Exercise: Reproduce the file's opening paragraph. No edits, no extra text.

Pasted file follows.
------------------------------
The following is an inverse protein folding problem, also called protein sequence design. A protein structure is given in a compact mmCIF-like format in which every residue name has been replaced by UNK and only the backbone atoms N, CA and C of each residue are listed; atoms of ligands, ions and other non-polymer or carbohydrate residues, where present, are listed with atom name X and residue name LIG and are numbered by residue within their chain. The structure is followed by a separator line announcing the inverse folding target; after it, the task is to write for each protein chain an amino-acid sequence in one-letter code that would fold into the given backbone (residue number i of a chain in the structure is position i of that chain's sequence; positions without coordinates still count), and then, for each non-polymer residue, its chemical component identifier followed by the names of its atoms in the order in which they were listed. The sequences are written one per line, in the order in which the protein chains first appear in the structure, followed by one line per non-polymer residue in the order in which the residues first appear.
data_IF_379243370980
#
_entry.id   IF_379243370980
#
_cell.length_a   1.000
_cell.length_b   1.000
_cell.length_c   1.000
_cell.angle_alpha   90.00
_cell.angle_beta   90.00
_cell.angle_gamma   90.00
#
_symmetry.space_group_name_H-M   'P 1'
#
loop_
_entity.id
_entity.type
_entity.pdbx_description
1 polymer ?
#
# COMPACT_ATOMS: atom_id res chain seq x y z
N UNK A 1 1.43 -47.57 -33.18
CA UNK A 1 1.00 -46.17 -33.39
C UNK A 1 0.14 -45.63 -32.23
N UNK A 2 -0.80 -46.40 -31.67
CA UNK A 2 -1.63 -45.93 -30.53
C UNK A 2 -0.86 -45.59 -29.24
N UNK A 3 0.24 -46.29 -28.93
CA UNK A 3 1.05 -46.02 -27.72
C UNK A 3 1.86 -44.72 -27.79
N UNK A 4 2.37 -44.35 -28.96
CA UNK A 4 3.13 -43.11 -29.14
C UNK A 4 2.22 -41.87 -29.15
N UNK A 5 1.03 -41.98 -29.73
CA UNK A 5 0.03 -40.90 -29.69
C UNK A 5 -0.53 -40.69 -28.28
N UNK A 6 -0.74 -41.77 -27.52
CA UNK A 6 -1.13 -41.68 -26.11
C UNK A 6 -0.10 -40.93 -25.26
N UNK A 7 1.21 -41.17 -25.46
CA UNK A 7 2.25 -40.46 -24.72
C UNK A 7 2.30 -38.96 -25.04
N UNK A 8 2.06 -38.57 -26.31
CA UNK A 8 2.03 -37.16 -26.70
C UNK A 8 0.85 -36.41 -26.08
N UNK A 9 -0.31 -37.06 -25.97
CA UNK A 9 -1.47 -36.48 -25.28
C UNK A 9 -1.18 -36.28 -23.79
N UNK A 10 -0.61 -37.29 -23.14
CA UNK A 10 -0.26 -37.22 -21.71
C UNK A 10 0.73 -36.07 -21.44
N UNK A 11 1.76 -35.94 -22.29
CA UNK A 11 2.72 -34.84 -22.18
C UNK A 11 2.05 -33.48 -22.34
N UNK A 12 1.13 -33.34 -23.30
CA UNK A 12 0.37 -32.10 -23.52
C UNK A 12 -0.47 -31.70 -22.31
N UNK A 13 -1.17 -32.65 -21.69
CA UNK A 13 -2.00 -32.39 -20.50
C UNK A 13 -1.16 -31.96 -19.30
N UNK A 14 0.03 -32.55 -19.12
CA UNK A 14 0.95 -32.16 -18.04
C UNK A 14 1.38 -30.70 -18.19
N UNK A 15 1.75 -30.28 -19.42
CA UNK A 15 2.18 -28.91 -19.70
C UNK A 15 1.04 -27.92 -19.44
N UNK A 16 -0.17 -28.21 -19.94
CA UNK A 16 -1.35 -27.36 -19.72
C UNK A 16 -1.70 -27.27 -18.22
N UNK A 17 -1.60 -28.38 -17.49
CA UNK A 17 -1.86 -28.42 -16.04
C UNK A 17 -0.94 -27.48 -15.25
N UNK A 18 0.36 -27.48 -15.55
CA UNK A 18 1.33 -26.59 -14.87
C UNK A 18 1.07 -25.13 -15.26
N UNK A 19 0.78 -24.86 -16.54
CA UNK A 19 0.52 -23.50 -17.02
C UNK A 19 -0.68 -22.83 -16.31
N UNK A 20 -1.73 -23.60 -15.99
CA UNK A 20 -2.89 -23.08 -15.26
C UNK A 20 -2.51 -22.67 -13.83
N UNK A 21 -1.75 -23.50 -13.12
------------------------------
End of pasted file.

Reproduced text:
The following is an inverse protein folding problem, also called protein sequence design. A protein structure is given in a compact mmCIF-like format in which every residue name has been replaced by UNK and only the backbone atoms N, CA and C of each residue are listed; atoms of ligands, ions and other non-polymer or carbohydrate residues, where present, are listed with atom name X and residue name LIG and are numbered by residue within their chain. The structure is followed by a separator line announcing the inverse folding target; after it, the task is to write for each protein chain an amino-acid sequence in one-letter code that would fold into the given backbone (residue number i of a chain in the structure is position i of that chain's sequence; positions without coordinates still count), and then, for each non-polymer residue, its chemical component identifier followed by the names of its atoms in the order in which they were listed. The sequences are written one per line, in the order in which the protein chains first appear in the structure, followed by one line per non-polymer residue in the order in which the residues first appear.